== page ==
In my view (and others) Hanley was a primary force in bringing quality sound to the forefront of the evolving music and political arenas. When primitive public address technology was the “norm” for various events, the influence of Bill Hanley elevated the quality of sound via his innovative methods and application.

Lastly, if you choose to sign this petition would you kindly forward this email to your network of friends and colleagues? This will allow us to reach our rather ambitious goal.

Bill Hanley Soundman Extraordinaire

So…

Help Induct Bill Hanley of Hanley Sound into the
Rock and Roll Hall of Fame!
Click here and please sign petition

Bill Hanley Soundman Extraordinaire

September 19 Peace Love Art Activism

September 19 Peace Love Art Activism

Anarchism in the US

September 19 Peace Love Art Activism

September 19, 1892: Andrew Berkman is sentenced to twenty-two years in prison for the attempt on steel magnate Henry Clay Frick’s life on July 23, 1892.  [1970 NY Review article] (see June 1893)

September 19 Peace Love Art Activism

BLACK HISTORY

Booker T. Washington

July 4 Peace Love Art Activism

July 4, 1881: Booker T. Washington opened the Tuskegee Normal and Industrial Institute in Tuskegee, Ala. The only building on campus was a shanty with a roof so leaky a student held an umbrella over Washington’s head while he taught. [Black Past article] (see In August)

Emmett Till

September 19, 1955:  the kidnapping (only) trial of J W Milam and Roy Bryant opened in Sumner, Mississippi, the county seat of Tallahatchie County. Jury selection begins and, with blacks and white women banned from serving, an all-white, 12-man jury made up of nine farmers, two carpenters and one insurance agent was selected.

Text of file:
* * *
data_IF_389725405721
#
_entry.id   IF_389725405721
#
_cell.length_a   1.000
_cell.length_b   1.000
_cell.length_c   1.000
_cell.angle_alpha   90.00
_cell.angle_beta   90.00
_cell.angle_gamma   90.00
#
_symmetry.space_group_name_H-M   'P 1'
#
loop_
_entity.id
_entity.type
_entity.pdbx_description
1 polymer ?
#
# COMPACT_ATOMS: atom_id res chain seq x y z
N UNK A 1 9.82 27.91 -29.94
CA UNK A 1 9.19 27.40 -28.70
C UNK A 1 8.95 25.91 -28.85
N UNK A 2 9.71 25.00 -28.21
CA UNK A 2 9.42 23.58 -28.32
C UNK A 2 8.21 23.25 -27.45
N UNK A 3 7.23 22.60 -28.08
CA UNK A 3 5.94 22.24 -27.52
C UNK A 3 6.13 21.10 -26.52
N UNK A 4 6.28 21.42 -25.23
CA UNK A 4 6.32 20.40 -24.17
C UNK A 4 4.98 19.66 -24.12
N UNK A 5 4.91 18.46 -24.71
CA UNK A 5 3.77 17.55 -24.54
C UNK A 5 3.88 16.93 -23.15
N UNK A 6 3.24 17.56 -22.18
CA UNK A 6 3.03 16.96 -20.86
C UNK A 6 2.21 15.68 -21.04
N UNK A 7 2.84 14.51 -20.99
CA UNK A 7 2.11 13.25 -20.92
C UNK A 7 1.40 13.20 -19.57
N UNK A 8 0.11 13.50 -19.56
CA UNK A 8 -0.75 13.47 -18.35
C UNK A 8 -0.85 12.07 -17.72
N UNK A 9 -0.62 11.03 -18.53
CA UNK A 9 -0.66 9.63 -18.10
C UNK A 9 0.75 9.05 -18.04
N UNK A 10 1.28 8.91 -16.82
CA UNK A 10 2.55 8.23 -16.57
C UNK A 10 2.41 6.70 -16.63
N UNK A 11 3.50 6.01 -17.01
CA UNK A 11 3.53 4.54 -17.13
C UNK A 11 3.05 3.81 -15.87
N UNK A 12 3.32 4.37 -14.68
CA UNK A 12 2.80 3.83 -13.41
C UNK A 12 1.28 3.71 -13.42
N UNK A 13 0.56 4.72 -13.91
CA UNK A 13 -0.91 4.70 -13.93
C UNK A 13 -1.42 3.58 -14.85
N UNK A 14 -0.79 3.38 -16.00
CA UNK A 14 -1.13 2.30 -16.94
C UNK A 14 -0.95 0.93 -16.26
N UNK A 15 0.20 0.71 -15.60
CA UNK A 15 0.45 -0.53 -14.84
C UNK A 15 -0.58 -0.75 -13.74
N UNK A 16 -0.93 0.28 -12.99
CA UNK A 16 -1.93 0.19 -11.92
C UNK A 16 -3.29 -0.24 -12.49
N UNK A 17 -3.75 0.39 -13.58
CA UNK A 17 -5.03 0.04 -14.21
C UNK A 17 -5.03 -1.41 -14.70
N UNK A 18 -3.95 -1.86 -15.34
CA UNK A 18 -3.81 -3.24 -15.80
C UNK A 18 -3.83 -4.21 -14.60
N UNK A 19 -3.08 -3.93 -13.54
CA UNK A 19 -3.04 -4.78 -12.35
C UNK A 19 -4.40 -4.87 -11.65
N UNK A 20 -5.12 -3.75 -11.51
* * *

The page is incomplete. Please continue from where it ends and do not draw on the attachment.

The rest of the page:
Emmett’s mother, Mamie Till Bradley, departed from Chicago’s Midway Airport to attend the trial. (see Emmett Till)

September 19 Peace Love Art Activism

Nuclear/Chemical News

Operation Plumbbob

September 19, 1957: the US detonated a 1.7 kiloton nuclear weapon in an underground tunnel at the Nevada Test Site (NTS), a 1,375 square mile research center located 65 miles north of Las Vegas. The test, known as Rainier, was the first fully contained underground detonation and produced no radioactive fallout. A modified W-25 warhead weighing 218 pounds and measuring 25.7 inches in diameter and 17.4 inches in length was used for the test. Rainier was part of a series of 29 nuclear weapons and nuclear weapons safety tests known as Operation Plumbbob that were conducted at the NTS between May 28, 1957, and October 7, 1957. (related NYT article) (see Sept 29)

Cuban Missile Crisis

September 19, 1962:  the United States Intelligence Board (USIB) approved a report on the Soviet arms buildup in Cuba. Its assessment, stated that some intelligence indicates the ongoing deployment of nuclear missiles to Cuba. The Soviet Union above ground nuclear test. 1.5 – 10 megaton. (CW/NN, see Sept 25; see Cuban Missile Crisis for expanded story)

September 19 Peace Love Art Activism

The Cold War

No Disneyland for Khrushchev 

September 19, 1959: Soviet leader Nikita Khrushchev had arrived in the US on September 15 for a summit meeting with President Eisenhower. The Soviet leader indicated a desire to see Hollywood. September 19 began pleasantly enough, with a tour of the Twentieth Century Fox Studios. Khrushchev was taken to the sound stage for the movie “Can-Can” and was immediately surrounded by the cast of the film, including Shirley MacLaine and Juliet Prowse. The cast members performed a number from the film. Frank Sinatra was brought in to serve as an unofficial master of ceremonies later lunched with an obviously delighted Khrushchev. (see Disneyland for more)